That sort of thing you describe them doing in your post always gets me up on my soapbox.

I think home ownership is a priviledge and not a right.

The bank promises you that you can have a home in exchange for you making monthly payments.

They are a business. Not someone's Aunt Franny.

Promises should be kept.

It's a funny world when basic tentets of responsibility like that are ignored by so many.

And I've done what you are tempted to do - cleaned up someone's yard - all from my heart and on my own dime.

Weeded, took out old soil, put in healthy new soil, moved the shade plants into the shade, the sun plants into the sun, pruned and cultivated - and even bought a dozen azaleas for their side wall, several flats of double impatiens, and installed a new row of automatic sprinklers for them.

All because I wanted my next door neighbor to have a pretty garden because I thought it mattered, and who wouldn't want something that looked nice instead of a ragged dump?

And guess what? They let it all fall to ruin within six months becauase they didn't take care of it.

What I learned from that is people are content with the way things are.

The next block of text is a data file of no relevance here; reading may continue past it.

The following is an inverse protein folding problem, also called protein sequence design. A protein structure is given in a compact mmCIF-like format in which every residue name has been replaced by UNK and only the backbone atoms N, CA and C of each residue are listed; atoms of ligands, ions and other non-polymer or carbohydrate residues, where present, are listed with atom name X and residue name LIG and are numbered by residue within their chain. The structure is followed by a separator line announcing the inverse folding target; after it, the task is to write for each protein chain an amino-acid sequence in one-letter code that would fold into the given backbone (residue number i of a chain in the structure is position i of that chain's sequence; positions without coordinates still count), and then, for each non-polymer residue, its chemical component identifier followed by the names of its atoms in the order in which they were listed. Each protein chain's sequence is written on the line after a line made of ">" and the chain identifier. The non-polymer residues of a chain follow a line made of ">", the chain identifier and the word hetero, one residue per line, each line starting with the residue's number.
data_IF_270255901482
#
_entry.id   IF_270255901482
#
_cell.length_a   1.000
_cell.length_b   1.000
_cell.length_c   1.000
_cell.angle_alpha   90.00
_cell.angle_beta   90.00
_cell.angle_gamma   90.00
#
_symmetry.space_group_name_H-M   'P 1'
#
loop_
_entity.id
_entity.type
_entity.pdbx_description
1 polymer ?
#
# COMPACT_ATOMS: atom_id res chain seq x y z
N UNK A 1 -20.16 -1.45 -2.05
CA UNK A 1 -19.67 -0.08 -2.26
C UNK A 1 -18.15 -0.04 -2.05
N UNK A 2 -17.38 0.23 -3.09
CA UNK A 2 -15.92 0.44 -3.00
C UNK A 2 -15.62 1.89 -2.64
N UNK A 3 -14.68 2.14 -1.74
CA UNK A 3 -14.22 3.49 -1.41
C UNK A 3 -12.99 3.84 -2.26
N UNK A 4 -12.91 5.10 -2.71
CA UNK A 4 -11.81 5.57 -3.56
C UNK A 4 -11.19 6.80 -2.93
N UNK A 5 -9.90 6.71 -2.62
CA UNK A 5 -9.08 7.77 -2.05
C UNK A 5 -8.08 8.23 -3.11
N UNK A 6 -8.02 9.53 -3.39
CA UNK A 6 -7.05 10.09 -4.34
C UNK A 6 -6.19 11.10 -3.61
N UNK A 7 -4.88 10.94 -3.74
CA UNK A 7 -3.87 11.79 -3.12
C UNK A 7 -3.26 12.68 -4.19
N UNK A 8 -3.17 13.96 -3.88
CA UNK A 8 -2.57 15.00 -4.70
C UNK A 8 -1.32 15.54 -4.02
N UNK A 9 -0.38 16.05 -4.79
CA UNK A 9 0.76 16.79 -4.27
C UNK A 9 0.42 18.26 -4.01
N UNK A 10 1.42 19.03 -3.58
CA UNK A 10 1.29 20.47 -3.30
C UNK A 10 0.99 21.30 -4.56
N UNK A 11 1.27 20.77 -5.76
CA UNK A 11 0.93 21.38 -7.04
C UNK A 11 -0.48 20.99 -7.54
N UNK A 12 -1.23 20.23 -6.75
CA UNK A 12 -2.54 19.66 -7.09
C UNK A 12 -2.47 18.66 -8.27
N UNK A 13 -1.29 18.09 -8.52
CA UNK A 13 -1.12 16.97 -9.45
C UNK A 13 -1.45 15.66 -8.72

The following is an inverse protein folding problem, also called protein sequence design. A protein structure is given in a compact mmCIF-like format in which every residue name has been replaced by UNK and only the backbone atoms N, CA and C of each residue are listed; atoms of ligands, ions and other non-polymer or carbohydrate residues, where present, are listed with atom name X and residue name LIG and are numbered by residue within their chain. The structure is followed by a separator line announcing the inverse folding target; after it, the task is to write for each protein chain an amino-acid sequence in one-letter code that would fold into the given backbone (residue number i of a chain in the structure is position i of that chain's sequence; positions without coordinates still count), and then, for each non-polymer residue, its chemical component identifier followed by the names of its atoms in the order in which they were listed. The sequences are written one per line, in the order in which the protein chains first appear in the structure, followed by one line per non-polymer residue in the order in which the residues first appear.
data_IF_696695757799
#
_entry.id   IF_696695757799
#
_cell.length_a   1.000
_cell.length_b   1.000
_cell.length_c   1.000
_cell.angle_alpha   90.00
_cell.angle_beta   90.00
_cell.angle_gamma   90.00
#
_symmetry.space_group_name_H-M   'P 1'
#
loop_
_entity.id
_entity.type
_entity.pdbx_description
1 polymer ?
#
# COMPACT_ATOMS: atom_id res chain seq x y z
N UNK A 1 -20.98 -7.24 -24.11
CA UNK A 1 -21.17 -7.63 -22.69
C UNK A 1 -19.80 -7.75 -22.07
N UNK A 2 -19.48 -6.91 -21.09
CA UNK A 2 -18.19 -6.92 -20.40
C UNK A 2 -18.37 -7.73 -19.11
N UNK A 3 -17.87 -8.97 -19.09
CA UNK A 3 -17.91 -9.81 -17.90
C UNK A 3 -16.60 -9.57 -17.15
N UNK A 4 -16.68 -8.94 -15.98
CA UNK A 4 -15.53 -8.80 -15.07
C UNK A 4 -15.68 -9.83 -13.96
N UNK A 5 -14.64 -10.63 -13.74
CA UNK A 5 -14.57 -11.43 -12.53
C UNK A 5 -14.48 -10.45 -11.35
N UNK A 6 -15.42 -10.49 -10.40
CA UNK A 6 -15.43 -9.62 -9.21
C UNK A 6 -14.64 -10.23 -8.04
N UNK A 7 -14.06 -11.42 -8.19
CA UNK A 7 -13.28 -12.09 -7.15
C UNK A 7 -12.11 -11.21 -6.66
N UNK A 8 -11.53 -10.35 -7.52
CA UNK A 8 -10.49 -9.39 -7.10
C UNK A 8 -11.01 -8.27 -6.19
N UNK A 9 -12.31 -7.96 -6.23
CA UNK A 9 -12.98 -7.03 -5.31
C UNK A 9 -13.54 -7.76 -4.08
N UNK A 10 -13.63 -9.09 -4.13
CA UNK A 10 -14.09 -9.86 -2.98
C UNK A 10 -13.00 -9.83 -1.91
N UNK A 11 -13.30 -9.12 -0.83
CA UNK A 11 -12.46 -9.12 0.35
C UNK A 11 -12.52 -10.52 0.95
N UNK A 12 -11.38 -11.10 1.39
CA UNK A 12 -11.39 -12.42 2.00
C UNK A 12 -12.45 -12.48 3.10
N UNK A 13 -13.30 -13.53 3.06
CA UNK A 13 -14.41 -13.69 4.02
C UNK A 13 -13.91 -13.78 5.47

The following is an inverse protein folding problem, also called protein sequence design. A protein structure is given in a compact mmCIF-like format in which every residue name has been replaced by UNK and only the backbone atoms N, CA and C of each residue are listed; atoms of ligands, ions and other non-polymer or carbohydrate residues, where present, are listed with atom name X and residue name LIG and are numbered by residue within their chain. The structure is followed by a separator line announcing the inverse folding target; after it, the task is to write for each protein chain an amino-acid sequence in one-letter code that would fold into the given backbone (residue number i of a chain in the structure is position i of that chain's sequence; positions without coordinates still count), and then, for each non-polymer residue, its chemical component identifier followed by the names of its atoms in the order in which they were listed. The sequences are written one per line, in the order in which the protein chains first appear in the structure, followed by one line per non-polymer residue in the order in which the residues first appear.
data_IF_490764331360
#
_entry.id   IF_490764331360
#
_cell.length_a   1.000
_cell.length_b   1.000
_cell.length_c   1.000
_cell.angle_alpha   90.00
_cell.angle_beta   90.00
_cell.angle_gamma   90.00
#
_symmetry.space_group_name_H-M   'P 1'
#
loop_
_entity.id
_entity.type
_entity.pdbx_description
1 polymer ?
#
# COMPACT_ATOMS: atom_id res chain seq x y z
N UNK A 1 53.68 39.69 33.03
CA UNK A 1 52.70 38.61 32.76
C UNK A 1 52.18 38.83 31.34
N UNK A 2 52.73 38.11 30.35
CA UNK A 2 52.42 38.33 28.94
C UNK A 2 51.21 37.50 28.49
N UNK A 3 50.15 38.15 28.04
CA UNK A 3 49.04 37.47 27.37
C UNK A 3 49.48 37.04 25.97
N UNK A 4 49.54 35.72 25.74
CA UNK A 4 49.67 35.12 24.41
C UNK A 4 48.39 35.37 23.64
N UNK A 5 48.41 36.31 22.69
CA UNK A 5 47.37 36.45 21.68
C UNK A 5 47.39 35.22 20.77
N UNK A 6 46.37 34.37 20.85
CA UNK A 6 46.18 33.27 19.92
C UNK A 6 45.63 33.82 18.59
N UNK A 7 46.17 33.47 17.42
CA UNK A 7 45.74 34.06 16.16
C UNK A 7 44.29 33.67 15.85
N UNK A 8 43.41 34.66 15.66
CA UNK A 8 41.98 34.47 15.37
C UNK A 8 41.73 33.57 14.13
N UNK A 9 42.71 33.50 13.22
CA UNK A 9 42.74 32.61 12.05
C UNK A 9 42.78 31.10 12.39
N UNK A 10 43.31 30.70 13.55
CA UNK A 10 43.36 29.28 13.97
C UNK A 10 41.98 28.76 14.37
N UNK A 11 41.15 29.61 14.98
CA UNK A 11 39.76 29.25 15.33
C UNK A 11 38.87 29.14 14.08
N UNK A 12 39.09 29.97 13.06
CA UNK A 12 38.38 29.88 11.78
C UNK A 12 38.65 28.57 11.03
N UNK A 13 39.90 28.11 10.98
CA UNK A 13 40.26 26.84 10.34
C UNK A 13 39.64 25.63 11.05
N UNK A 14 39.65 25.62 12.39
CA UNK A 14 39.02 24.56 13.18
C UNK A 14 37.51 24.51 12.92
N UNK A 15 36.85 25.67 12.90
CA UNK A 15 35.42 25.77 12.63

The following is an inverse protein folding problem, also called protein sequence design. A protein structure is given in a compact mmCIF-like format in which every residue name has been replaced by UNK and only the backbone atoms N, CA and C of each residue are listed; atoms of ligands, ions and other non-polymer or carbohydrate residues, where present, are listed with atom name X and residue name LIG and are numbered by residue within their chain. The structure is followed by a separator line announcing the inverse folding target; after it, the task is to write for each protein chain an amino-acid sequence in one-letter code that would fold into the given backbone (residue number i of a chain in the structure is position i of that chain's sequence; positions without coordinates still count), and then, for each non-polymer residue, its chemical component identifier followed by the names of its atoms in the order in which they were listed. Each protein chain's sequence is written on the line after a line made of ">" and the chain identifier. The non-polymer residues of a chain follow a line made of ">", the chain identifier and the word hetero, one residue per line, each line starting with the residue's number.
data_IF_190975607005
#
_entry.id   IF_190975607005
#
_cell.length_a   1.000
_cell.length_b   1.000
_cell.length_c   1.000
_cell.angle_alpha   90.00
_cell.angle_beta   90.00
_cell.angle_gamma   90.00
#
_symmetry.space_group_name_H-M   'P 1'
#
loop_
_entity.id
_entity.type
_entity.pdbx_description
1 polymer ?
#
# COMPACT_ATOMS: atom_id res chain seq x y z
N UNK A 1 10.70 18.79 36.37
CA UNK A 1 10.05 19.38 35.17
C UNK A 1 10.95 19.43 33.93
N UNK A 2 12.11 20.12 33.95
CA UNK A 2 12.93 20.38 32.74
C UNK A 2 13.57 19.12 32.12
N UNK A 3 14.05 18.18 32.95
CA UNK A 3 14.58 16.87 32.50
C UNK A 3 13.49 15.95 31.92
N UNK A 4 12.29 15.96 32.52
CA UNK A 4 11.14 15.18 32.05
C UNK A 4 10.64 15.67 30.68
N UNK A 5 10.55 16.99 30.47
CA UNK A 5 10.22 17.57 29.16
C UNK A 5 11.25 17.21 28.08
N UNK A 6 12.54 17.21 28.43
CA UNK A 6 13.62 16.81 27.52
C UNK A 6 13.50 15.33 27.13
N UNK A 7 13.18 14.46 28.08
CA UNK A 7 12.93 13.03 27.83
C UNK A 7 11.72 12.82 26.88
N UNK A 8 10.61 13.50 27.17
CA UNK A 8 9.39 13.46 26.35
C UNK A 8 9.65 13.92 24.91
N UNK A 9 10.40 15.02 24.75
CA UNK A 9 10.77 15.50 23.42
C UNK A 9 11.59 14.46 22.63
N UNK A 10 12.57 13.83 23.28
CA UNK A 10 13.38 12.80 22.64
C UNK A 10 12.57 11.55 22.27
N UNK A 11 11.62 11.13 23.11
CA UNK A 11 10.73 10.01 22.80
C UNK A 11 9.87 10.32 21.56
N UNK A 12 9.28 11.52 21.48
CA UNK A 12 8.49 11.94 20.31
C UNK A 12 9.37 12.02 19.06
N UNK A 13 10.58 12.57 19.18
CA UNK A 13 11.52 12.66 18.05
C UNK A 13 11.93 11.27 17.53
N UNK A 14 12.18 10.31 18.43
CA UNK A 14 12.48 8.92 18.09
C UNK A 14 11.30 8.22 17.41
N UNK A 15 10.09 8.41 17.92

No matter how much they complain, it is their comfort level to be indifferent to whatever the issue is.

So unless you are willing to be their permanent gardener and maybe even have them resent you for it out of embarrassment or defensiveness -- I'd think twice.

Kind is good.
Doing for someone else what they aren't willing to do for themselves doesn't motivate me anymore (unless it happens to be a dirty diaper, and babies get special exemptions:)

But again - Kind is good.
I just don't 'rescue' or get involved like that anymore in many cases.
I assist where I think it makes a difference to people who are doing everything they can to assist themselves.

We could be saying the same thing.

Cinderella said...

sorry that I was so crabby yesterday.
You were emphasizing being kind, and I was going off on a complaint rampage instead of just beign impressed by your intentions.